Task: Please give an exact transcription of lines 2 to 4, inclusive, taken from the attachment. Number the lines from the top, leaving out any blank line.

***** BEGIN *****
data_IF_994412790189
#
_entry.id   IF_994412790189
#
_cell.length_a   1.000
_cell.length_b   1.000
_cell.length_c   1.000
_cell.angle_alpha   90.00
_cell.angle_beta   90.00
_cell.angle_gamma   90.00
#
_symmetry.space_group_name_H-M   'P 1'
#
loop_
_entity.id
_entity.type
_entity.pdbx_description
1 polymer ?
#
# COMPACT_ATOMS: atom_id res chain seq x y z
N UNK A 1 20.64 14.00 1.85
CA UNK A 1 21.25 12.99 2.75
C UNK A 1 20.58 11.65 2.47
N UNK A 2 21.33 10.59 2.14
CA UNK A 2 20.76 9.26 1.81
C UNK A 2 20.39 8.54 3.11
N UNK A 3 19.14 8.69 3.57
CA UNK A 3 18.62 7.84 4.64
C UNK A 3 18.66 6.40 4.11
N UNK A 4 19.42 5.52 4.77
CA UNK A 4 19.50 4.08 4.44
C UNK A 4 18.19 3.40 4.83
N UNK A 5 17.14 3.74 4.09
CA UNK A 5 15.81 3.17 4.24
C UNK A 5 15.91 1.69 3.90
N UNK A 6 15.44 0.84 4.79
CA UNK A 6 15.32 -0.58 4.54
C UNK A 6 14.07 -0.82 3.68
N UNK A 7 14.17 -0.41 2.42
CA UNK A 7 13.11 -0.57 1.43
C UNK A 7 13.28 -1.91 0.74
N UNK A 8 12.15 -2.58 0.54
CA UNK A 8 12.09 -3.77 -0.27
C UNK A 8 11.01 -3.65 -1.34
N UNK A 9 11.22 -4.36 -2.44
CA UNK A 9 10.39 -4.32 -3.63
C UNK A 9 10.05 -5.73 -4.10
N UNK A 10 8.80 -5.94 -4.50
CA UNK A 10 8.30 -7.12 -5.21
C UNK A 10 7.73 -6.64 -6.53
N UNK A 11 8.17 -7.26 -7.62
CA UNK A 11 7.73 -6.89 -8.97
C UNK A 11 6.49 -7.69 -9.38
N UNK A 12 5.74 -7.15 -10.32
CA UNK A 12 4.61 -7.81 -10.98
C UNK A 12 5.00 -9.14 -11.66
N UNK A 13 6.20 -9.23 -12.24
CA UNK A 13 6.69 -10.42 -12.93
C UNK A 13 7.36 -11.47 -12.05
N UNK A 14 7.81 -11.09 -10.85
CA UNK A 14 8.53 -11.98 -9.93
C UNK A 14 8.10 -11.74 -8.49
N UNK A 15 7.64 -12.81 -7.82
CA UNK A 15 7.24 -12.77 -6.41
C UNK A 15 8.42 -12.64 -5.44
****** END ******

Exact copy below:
#
_entry.id   IF_994412790189
#